Religious Challenges to Constructing a Democratic Iraq
Table of Contents
The challenge of establishing a democracy in Iraq
History of Iraq
History of Islam
Tenets of Islam
History of democracy
Christianity and democracy
Tenets of democracy
Islamic thought vs. the keystones of a democracy
Can democracy take hold in an Islamic Iraq?
Islam has been Iraq's dominant religion for centuries. The religion plays an important part in every aspect of Iraq's society, to include its government. A democracy gives freedom to a nation's people, embracing the many characteristics of Christianity. It can be argued that Islam is, and will continue to be a cornerstone of any government in Iraq. Likewise, Christianity will be a cornerstone of many democratic countries. The challenge is to explore the relationship of a democracy in Iraq, and whether the relationship will work considering the prevalent Islam religion. The Challenge of Establishing a Democracy in Iraq
It has been seven years since the start of Operation Iraqi Freedom, and the removal of Saddam Hussein's regime. One clear objective since the start of the war was to instill a government where all citizens could enjoy the same freedoms of other democratic countries. However, instilling democracy in a Muslim society can be huge hurdle to overcome. The representative features of a democratic government may not necessarily align with the religious, norms of a Muslim society. To gain an understanding of the basis of a democracy in Iraq, the history and predominant religion must be carefully dissected. The history and associated religion, along with the tenets of democracy, must be carefully unraveled to draw a comparison between the two. Only then can one ascertain whether a democracy can thrive in Iraq. History of Iraq
Commonly known as the birthplace of the world, or Mesopotamia, to be exact, the area between the Tigris and Euphrates rivers is regarded as the possible location of the Garden of Eden. Iraq has been a country of conflict and invasion all the way back to the fourth century BC, when the conqueror, Alexander the Great, devastated the area (Boyd, 2003, p. 4). The Sumerians were the first significant rulers, soon to be followed by Sargon I, the Akkadians, and finally, the Emmalites (Boyd, 2003, p. 4). Muhammad's time in 610 AD, marked a very important point in Iraq's history. During this time, Islam would come into being. The introduction of Islam would bring peace and rivalry, predominantly displayed amongst Muslims and Abbasid caliphs. Centuries later, and the beginning of WW I, British troops would invade the region and impose their power. Shortly after the war, the League of Nations gave Britain, Syria, and France authority over the country. Although the country would become independent in 1932, it would again fall under British control to prevent a pro-Nazi overthrow (Boyd, 2003, p. 4). In 1947, Iraq finally gained its independence. Independence would bring about several decades of military leaders rule in an attempt to organize the government. These attempts would ultimately fail, until 1968. This would be the year, the Ba'ath party would take power (William, 2000, p. 91). One man would quickly climb to the top, due to much quarrelling amongst party ranks. This man, Saddam Hussein, would eventually emerge as president and leader of the party until April of 2003. Iraq's history saw much conflict and hardship throughout, but there was one highlight - the introduction of Islam. To better understand the primary religion of Iraq, it's best to take a look at its history. History of Islam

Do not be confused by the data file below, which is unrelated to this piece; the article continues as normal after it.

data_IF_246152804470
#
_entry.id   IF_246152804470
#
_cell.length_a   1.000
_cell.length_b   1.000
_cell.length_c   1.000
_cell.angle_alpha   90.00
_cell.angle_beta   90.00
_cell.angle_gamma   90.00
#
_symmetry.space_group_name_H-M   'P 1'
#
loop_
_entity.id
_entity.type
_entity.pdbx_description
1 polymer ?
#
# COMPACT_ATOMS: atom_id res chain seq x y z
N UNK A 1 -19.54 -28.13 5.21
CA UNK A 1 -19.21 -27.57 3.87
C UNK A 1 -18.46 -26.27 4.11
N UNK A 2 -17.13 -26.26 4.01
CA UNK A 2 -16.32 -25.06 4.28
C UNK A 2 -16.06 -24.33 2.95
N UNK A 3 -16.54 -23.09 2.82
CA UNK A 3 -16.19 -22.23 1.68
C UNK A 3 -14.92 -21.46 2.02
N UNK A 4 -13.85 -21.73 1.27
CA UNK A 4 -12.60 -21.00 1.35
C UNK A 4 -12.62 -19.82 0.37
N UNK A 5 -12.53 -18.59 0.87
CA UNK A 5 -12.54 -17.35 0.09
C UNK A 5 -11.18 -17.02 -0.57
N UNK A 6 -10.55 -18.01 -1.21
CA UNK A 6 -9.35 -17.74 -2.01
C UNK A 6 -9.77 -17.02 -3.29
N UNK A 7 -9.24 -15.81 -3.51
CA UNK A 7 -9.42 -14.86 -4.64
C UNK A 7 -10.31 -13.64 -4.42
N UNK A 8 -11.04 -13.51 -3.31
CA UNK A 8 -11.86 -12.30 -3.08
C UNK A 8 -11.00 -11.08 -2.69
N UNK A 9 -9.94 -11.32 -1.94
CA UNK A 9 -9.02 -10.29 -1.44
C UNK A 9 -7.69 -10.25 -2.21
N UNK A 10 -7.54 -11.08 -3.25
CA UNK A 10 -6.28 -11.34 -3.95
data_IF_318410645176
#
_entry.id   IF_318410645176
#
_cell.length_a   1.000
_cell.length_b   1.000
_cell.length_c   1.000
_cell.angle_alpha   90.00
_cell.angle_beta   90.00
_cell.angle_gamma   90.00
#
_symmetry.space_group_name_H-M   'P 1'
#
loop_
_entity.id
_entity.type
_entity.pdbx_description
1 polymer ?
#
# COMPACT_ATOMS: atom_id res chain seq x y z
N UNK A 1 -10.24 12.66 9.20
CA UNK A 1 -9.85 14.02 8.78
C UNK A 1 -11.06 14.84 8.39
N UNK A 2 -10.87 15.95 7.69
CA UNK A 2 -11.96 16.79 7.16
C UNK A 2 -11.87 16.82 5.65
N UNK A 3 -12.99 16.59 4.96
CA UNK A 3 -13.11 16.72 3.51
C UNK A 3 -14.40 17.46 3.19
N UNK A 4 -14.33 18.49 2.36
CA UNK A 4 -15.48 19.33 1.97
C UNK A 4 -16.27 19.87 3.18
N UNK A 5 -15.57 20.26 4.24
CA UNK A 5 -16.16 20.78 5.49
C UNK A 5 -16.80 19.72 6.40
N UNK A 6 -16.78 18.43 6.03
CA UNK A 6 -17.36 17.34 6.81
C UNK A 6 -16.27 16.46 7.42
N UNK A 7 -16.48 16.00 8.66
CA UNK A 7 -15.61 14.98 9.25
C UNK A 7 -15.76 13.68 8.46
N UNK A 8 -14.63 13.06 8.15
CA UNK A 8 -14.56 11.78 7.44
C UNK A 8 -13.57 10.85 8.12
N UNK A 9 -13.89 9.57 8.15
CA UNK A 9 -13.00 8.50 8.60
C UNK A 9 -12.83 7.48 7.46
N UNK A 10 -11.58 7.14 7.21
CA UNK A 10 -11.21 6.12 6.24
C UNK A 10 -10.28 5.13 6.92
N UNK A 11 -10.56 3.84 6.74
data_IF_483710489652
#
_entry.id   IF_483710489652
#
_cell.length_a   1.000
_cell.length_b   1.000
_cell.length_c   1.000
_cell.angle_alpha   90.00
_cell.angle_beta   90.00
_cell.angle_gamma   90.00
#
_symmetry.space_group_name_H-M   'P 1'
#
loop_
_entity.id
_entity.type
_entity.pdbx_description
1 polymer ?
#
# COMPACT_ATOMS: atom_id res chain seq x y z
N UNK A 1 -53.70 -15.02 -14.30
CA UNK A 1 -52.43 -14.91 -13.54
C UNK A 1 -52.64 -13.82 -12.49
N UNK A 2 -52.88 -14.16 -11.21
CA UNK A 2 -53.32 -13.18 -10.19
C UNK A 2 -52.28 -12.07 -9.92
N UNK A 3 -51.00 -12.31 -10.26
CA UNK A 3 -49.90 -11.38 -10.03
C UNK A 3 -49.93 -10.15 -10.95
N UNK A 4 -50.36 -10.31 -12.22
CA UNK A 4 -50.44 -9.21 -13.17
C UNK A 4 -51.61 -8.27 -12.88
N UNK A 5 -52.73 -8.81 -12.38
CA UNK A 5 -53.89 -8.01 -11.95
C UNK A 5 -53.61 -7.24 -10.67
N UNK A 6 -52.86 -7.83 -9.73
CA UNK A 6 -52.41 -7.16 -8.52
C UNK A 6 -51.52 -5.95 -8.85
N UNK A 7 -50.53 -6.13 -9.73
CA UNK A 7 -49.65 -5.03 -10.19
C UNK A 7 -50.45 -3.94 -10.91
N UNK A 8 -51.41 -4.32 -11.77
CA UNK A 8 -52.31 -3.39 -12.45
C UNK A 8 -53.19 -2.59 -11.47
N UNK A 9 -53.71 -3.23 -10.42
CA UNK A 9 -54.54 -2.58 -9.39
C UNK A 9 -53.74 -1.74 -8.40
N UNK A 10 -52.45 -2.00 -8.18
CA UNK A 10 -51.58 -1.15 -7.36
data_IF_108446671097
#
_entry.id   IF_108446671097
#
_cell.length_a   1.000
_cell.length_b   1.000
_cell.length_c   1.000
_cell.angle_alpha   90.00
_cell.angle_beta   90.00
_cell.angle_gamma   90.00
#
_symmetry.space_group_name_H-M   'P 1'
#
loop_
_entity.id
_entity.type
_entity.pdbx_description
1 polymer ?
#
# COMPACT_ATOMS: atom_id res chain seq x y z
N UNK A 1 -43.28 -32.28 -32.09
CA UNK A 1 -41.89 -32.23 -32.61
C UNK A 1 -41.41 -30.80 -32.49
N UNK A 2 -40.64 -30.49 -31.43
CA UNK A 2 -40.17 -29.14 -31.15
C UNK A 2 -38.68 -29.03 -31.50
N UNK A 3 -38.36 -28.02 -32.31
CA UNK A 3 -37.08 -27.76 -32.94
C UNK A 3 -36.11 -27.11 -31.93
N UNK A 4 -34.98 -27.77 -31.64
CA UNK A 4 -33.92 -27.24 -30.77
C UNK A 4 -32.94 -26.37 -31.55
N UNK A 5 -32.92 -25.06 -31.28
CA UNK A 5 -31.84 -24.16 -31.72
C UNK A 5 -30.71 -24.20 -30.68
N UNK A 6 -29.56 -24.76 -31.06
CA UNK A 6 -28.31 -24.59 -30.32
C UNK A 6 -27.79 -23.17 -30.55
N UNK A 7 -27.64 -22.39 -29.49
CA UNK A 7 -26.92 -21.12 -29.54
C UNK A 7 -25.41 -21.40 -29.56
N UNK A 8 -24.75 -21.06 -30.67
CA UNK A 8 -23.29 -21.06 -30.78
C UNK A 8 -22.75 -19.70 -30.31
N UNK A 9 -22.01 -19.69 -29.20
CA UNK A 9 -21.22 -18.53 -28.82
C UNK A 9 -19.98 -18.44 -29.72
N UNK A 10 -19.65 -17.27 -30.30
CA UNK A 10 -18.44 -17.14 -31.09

According to author, Spencer William (2000), in his book, Iraq: Old Land, New Nation in Conflict, he notes that Iraq is the "world center for Islam" (S. William, 2000, p. 31) To gain a better...
References: Ben-Meir , A. (2006). Challenges to democracy in the Arab and Muslim world. Alternatives:
Turkish Journal to International Relations, 5, (1&2), 82-91.
Boyd, H. (2003). Iraq 's troubled history. The New York Amsterdam News, 94 (13), 4.
Giovinni, S. (1987). The theory of democracy revisited. [Part 1], [The Contemporary
Gregorian, V. (2003). Islam: A mosaic, not a monolith. Brookings Institution Press,
Milton-Edwards, B. (2006) "Conversation with Abdol Karim Soroush." Intellectuals: The Powerless Wielders of Power.
Minkenberg, M. (2007). Democracy and Religion: Theoretical and Empirical Observations on the Relationship between Christianity, Islam and Liberal Democracy. Journal of Ethnic and Migration Studies, 33, (6), 887.
North, J. (1994). Democracy in Rome. History Today, 44, (3), 39.
Ömer, C. (2003). Islam and Democracy: A Theoretical Discussion on the Compatibility of Islam and Democracy. Alternatives: Turkish Journal to International Relations, 2, (3&4), 108,
Sharp, C. (2006). Magna Carta. British Heritage, 27, (3), 28.
Spicker, P. (2008). Government for the people: the substantive elements of democracy.
Strauss, B. (1994). American democracy through ancient Greek eyes. History Today, 44, (4), 32.
Tibi, B. (2009) Islamism and Democracy: On the Compatibility of Institutional Islamism and the
Political Culture of Democracy
William, S. (2000). Iraq: Old Land, New Nation in Conflict. Twenty-First Century Books,
Please join StudyMode to read the full document